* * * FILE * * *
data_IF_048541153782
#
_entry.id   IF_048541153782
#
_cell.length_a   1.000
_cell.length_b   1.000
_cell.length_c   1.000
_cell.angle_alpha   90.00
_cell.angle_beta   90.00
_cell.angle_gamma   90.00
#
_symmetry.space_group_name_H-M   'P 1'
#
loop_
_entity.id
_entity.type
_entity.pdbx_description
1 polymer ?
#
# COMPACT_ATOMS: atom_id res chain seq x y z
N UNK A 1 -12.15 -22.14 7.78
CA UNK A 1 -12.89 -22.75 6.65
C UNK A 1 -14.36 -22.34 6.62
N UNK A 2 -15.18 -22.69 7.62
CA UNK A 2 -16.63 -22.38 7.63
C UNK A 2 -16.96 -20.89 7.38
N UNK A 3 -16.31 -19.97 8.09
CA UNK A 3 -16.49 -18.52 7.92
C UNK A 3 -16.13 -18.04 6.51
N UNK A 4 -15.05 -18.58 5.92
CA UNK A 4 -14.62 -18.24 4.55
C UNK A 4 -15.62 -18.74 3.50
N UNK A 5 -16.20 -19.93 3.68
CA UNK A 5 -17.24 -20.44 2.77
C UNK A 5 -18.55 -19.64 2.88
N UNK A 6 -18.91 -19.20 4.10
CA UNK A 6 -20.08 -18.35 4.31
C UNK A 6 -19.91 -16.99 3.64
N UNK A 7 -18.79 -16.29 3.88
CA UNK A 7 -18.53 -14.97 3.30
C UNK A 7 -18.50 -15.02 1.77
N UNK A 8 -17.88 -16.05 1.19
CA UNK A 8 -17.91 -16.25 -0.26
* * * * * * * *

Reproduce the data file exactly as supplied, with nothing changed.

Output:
data_IF_048541153782
#
_entry.id   IF_048541153782
#
_cell.length_a   1.000
_cell.length_b   1.000
_cell.length_c   1.000
_cell.angle_alpha   90.00
_cell.angle_beta   90.00
_cell.angle_gamma   90.00
#
_symmetry.space_group_name_H-M   'P 1'
#
loop_
_entity.id
_entity.type
_entity.pdbx_description
1 polymer ?
#
# COMPACT_ATOMS: atom_id res chain seq x y z
N UNK A 1 -12.15 -22.14 7.78
CA UNK A 1 -12.89 -22.75 6.65
C UNK A 1 -14.36 -22.34 6.62
N UNK A 2 -15.18 -22.69 7.62
CA UNK A 2 -16.63 -22.38 7.63
C UNK A 2 -16.96 -20.89 7.38
N UNK A 3 -16.31 -19.97 8.09
CA UNK A 3 -16.49 -18.52 7.92
C UNK A 3 -16.13 -18.04 6.51
N UNK A 4 -15.05 -18.58 5.92
CA UNK A 4 -14.62 -18.24 4.55
C UNK A 4 -15.62 -18.74 3.50
N UNK A 5 -16.20 -19.93 3.68
CA UNK A 5 -17.24 -20.44 2.77
C UNK A 5 -18.55 -19.64 2.88
N UNK A 6 -18.91 -19.20 4.10
CA UNK A 6 -20.08 -18.35 4.31
C UNK A 6 -19.91 -16.99 3.64
N UNK A 7 -18.79 -16.29 3.88
CA UNK A 7 -18.53 -14.97 3.30
C UNK A 7 -18.50 -15.02 1.77
N UNK A 8 -17.88 -16.05 1.19
CA UNK A 8 -17.91 -16.25 -0.26